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Prudential borrowing

A brief overview of how local authorities may be able to raise additional finance for capital expenditure. This 'prudential borrowing' may help local authorities achieve and maintain the Welsh Housing Quality Standard.

The Local Government Act 2003 sets the legal framework within which local government may undertake capital expenditure. The Act also empowers the National Assembly for Wales to further regulate capital finance matters as appropriate.

Section 3 of the Act requires all borrowing to be subject to an affordability assessment by a Local Authority. Section 12 also provides for a general power that allows an authority to invest resources in support of their services or for sensible treasury management activities.

Local authorities will be free to raise additional finance for capital expenditure - without specific Assembly Government consent - over and above that already provided by the National Assembly (ie prudential borrowing), where they can afford to service the debt within their own resources. There are however, reserve powers for the National Assembly for Wales to set limits on borrowing and credit arrangements of all or individual local authorities for National economic reasons. It is however envisaged that these would be used only in very exceptional circumstances. The emphasis therefore is on the ability of the local authority to repay any additional projected borrowing without looking to the Welsh Assembly Government for extra support.

The Welsh Assembly Government Guide to the Prudential Framework has previously been issued by the Welsh Assembly Government with the express objective of explaining the greater flexibility and local discretion available whilst preserving necessary safeguards on levels of public sector borrowing. Legislation imposes a strict separation (or ‘ring fencing’) between Housing Revenue Account (council housing) activities and other non council housing activities. This is to ensure that there is no cross subsidisation of council housing activities via the general Council Tax payer.

In considering raising additional borrowing, the revenue resources required to service this debt will be an important consideration. An authority may propose to increase its revenue income stream by raising rent levels for its tenants. Any such proposal to levy rent increases over and above the Welsh Assembly Government determined rent subsidy guidelines would result in subsidy claw backs on a sliding scale from the authority. Broadly, in practice this could mean that an increase in rent of £1 above the guideline might only raise an additional 50p to be used for housing account activities (including additional borrowing for housing purposes). Exact figures would vary per individual authority depending on a range of other specific factors related to the Housing Revenue Account position. As a consequence such rent increase proposals may soon become unaffordable for many, if not all, tenants.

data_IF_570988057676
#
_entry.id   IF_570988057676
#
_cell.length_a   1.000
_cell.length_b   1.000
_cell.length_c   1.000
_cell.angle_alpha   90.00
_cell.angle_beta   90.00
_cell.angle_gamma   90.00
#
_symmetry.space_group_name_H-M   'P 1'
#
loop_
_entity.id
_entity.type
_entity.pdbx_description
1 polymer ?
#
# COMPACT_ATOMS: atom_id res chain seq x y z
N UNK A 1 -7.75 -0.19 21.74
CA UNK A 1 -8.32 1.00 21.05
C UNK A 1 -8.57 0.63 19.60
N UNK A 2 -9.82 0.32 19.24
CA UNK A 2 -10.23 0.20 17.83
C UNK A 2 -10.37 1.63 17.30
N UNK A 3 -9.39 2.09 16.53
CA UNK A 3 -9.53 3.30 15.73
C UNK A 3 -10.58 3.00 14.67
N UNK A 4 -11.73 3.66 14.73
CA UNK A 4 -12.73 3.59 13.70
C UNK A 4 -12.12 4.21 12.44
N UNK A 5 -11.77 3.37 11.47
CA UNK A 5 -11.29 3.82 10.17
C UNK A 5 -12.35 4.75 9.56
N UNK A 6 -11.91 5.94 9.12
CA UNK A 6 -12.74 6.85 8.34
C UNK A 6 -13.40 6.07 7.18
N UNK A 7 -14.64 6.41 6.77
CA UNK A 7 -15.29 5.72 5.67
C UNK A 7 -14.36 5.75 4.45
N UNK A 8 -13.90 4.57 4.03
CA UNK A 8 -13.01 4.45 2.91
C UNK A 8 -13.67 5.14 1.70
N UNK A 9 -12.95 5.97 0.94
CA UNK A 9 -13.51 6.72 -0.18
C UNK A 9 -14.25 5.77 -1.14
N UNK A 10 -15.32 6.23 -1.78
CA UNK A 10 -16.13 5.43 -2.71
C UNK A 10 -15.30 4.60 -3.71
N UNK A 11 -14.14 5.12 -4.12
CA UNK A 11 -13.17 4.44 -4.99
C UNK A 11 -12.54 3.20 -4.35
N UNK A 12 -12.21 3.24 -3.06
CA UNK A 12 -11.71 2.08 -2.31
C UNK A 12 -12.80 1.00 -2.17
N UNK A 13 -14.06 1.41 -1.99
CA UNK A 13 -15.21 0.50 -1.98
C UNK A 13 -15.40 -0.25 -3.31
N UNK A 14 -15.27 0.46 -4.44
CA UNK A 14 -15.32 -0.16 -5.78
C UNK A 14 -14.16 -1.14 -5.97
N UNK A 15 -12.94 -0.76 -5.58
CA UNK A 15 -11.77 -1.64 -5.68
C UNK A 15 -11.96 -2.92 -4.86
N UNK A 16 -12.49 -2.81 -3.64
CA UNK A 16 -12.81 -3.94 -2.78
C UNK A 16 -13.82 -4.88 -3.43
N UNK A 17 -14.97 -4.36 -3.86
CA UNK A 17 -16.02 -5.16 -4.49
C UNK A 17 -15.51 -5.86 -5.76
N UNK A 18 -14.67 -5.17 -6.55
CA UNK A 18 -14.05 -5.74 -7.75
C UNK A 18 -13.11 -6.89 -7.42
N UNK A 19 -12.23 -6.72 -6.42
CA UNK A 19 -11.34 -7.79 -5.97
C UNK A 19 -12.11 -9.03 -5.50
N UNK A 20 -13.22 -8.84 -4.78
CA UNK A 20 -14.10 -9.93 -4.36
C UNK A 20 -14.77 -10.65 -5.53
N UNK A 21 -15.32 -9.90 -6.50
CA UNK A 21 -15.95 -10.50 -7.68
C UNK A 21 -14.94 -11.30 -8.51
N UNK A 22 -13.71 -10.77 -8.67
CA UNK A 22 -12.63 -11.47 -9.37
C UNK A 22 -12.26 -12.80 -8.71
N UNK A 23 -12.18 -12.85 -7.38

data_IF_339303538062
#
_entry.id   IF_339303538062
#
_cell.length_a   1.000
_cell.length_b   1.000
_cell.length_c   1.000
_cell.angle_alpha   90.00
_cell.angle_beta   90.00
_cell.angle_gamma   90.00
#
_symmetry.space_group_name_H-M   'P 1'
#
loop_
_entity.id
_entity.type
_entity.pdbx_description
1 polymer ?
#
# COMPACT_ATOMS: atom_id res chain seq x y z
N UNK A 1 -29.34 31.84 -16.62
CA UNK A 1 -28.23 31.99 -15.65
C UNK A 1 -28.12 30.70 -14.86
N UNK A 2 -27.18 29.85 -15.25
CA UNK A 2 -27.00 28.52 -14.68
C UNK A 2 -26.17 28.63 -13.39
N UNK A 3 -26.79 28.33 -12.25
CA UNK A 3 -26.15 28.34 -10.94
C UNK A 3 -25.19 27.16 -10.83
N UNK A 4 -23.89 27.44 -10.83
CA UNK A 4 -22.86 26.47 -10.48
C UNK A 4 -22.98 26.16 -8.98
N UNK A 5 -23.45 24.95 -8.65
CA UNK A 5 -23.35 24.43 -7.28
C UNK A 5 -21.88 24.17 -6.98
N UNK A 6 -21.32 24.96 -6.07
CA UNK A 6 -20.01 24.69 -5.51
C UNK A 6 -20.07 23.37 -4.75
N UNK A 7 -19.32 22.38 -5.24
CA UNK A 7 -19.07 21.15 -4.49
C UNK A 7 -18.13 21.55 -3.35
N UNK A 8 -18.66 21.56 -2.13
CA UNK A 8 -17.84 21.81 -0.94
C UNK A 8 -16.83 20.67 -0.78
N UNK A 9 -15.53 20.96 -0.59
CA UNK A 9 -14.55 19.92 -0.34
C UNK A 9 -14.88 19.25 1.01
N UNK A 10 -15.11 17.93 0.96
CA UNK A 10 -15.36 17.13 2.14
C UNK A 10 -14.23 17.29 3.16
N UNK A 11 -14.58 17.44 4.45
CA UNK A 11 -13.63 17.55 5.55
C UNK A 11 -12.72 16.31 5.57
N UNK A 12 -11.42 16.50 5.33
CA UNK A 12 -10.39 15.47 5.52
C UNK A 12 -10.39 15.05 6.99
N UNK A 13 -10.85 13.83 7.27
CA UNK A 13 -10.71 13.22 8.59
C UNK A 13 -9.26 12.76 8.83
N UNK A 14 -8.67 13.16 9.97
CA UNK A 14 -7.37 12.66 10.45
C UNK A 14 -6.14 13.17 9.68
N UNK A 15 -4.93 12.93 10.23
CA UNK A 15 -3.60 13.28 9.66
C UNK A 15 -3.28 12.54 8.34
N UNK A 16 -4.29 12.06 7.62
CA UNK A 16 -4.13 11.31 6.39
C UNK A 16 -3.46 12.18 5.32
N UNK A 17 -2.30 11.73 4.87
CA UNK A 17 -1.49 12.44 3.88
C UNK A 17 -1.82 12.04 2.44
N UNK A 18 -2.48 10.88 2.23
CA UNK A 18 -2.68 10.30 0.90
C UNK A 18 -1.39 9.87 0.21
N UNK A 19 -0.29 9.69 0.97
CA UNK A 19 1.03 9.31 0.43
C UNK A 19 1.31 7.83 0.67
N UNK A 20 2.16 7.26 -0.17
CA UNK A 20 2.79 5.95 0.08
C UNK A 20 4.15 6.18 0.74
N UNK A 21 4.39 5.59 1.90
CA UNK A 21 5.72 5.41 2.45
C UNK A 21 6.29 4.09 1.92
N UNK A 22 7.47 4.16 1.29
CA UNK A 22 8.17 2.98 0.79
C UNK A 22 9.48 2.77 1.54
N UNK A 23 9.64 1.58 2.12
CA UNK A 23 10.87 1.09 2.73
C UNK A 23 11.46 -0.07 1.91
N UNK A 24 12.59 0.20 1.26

Similarly an authority may seek to reduce its council housing expenditure to provide an income surplus to fund additional (prudential) borrowing repayment costs. An outcome from this may be a reduction in operational service delivery and defeat the objective of extra borrowing. Alternatively, if genuine efficiencies can be found within Housing department activities, the savings generated could be used for borrowing without directly impacting service delivery levels.

Where an authority is able to demonstrate through a robust and achievable 30 year Business Plan that it can achieve and maintain Welsh Housing Quality Standards through its own available resources (which may include assumptions about prudential borrowing) then the Assembly Government is prepared to endorse its proposals and has done so in several instances.